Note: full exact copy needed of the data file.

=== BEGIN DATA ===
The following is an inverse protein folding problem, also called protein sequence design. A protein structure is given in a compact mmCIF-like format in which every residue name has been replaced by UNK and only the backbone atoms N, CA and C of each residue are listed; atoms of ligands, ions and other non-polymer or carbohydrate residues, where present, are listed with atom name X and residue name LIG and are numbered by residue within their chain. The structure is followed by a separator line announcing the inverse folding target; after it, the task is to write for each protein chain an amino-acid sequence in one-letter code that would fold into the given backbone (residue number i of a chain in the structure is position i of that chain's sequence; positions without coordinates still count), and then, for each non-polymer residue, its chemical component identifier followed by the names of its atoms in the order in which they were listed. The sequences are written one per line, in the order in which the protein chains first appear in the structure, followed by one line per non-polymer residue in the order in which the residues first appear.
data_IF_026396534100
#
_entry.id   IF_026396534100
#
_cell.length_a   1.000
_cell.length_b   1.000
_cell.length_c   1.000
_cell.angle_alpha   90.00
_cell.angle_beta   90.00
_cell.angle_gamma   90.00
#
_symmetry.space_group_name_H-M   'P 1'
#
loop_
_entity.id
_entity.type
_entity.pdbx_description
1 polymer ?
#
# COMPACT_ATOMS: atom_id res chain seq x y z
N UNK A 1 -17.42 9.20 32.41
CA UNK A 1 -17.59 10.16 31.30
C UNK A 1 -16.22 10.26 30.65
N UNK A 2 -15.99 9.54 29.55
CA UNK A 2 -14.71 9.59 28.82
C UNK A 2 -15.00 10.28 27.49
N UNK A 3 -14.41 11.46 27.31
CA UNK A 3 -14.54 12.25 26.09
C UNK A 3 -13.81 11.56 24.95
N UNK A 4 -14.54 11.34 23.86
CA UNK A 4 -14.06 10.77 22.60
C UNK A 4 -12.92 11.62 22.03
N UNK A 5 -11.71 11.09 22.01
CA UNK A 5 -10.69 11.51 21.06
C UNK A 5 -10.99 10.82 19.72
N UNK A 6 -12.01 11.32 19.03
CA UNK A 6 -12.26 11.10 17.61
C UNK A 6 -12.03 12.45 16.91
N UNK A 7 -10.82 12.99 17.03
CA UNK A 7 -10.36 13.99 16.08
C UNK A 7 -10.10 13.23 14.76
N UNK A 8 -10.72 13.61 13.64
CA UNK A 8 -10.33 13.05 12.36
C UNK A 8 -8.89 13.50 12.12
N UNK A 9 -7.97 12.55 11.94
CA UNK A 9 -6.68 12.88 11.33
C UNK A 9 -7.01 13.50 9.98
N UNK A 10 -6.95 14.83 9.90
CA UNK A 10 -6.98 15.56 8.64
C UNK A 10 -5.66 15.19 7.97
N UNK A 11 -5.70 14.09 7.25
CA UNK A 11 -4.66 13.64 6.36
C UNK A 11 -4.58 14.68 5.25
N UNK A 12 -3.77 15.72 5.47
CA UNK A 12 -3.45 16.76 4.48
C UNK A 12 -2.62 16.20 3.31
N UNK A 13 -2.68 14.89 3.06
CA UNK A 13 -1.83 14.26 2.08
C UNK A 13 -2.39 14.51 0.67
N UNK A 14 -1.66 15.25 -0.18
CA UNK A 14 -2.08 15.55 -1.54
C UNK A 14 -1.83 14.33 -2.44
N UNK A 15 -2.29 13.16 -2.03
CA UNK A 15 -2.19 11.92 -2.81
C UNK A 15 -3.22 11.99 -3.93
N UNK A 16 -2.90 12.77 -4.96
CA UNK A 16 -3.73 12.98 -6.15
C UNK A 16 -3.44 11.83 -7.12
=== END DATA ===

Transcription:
The following is an inverse protein folding problem, also called protein sequence design. A protein structure is given in a compact mmCIF-like format in which every residue name has been replaced by UNK and only the backbone atoms N, CA and C of each residue are listed; atoms of ligands, ions and other non-polymer or carbohydrate residues, where present, are listed with atom name X and residue name LIG and are numbered by residue within their chain. The structure is followed by a separator line announcing the inverse folding target; after it, the task is to write for each protein chain an amino-acid sequence in one-letter code that would fold into the given backbone (residue number i of a chain in the structure is position i of that chain's sequence; positions without coordinates still count), and then, for each non-polymer residue, its chemical component identifier followed by the names of its atoms in the order in which they were listed. The sequences are written one per line, in the order in which the protein chains first appear in the structure, followed by one line per non-polymer residue in the order in which the residues first appear.
data_IF_026396534100
#
_entry.id   IF_026396534100
#
_cell.length_a   1.000
_cell.length_b   1.000
_cell.length_c   1.000
_cell.angle_alpha   90.00
_cell.angle_beta   90.00
_cell.angle_gamma   90.00
#
_symmetry.space_group_name_H-M   'P 1'
#
loop_
_entity.id
_entity.type
_entity.pdbx_description
1 polymer ?
#
# COMPACT_ATOMS: atom_id res chain seq x y z
N UNK A 1 -17.42 9.20 32.41
CA UNK A 1 -17.59 10.16 31.30
C UNK A 1 -16.22 10.26 30.65
N UNK A 2 -15.99 9.54 29.55
CA UNK A 2 -14.71 9.59 28.82
C UNK A 2 -15.00 10.28 27.49
N UNK A 3 -14.41 11.46 27.31
CA UNK A 3 -14.54 12.25 26.09
C UNK A 3 -13.81 11.56 24.95
N UNK A 4 -14.54 11.34 23.86
CA UNK A 4 -14.06 10.77 22.60
C UNK A 4 -12.92 11.62 22.03
N UNK A 5 -11.71 11.09 22.01
CA UNK A 5 -10.69 11.51 21.06
C UNK A 5 -10.99 10.82 19.72
N UNK A 6 -12.01 11.32 19.03
CA UNK A 6 -12.26 11.10 17.61
C UNK A 6 -12.03 12.45 16.91
N UNK A 7 -10.82 12.99 17.03
CA UNK A 7 -10.36 13.99 16.08
C UNK A 7 -10.10 13.23 14.76
N UNK A 8 -10.72 13.61 13.64
CA UNK A 8 -10.33 13.05 12.36
C UNK A 8 -8.89 13.50 12.12
N UNK A 9 -7.97 12.55 11.94
CA UNK A 9 -6.68 12.88 11.33
C UNK A 9 -7.01 13.50 9.98
N UNK A 10 -6.95 14.83 9.90
CA UNK A 10 -6.98 15.56 8.64
C UNK A 10 -5.66 15.19 7.97
N UNK A 11 -5.70 14.09 7.25
CA UNK A 11 -4.66 13.64 6.36
C UNK A 11 -4.58 14.68 5.25
N UNK A 12 -3.77 15.72 5.47
CA UNK A 12 -3.45 16.76 4.48
C UNK A 12 -2.62 16.20 3.31
N UNK A 13 -2.68 14.89 3.06
CA UNK A 13 -1.83 14.26 2.08
C UNK A 13 -2.39 14.51 0.67
N UNK A 14 -1.66 15.25 -0.18
CA UNK A 14 -2.08 15.55 -1.54
C UNK A 14 -1.83 14.33 -2.44
N UNK A 15 -2.29 13.16 -2.03
CA UNK A 15 -2.19 11.92 -2.81
C UNK A 15 -3.22 11.99 -3.93
N UNK A 16 -2.90 12.77 -4.96
CA UNK A 16 -3.73 12.98 -6.15
C UNK A 16 -3.44 11.83 -7.12